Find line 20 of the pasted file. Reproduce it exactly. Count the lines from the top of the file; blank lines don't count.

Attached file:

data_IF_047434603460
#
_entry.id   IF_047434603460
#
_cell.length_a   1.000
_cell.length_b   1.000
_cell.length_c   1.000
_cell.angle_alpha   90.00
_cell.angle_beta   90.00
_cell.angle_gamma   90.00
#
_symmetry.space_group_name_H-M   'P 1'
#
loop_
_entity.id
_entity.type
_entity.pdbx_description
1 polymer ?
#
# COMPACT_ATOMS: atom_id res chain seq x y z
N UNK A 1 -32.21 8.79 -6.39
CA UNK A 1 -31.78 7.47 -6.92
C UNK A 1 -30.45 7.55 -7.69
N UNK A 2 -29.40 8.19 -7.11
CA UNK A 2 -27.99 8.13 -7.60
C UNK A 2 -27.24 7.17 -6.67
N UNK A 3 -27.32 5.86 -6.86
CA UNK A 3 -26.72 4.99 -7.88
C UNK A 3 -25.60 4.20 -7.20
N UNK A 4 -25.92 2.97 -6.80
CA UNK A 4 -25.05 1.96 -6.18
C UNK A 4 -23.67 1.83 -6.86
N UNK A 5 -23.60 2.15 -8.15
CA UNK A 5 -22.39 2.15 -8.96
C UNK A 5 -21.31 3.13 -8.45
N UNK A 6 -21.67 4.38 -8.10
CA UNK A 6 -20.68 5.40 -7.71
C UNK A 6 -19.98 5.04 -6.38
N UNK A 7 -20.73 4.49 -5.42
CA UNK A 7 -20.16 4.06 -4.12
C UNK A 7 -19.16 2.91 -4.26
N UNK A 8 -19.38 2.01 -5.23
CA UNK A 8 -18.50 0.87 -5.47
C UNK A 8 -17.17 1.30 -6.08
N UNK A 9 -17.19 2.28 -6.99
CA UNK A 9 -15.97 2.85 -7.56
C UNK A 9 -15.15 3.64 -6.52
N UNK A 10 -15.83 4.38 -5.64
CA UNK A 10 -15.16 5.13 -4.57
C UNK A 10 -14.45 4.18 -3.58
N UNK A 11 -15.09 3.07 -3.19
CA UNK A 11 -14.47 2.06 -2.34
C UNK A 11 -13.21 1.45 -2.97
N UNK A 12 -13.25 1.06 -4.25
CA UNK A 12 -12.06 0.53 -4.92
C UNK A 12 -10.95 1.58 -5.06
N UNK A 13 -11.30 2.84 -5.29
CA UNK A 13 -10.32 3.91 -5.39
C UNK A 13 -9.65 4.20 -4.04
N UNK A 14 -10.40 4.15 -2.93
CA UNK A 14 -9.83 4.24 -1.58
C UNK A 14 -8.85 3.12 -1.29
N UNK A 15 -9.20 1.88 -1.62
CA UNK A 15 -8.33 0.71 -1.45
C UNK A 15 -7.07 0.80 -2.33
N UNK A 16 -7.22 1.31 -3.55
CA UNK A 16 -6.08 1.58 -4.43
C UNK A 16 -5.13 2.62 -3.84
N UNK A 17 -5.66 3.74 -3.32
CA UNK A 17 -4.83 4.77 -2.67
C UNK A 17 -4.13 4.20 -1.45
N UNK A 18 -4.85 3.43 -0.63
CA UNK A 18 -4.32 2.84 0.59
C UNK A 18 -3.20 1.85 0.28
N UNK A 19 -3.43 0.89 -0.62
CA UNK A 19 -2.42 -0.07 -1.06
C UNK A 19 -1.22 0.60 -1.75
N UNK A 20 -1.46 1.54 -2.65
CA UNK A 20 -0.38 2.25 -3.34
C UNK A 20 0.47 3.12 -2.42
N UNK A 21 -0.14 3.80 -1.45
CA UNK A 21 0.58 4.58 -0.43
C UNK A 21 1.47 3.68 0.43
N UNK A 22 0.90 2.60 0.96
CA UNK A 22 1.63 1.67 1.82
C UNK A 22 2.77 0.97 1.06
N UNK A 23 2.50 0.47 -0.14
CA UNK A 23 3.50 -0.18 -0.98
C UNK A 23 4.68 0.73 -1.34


# COMPACT_ATOMS: atom_id res chain seq x y z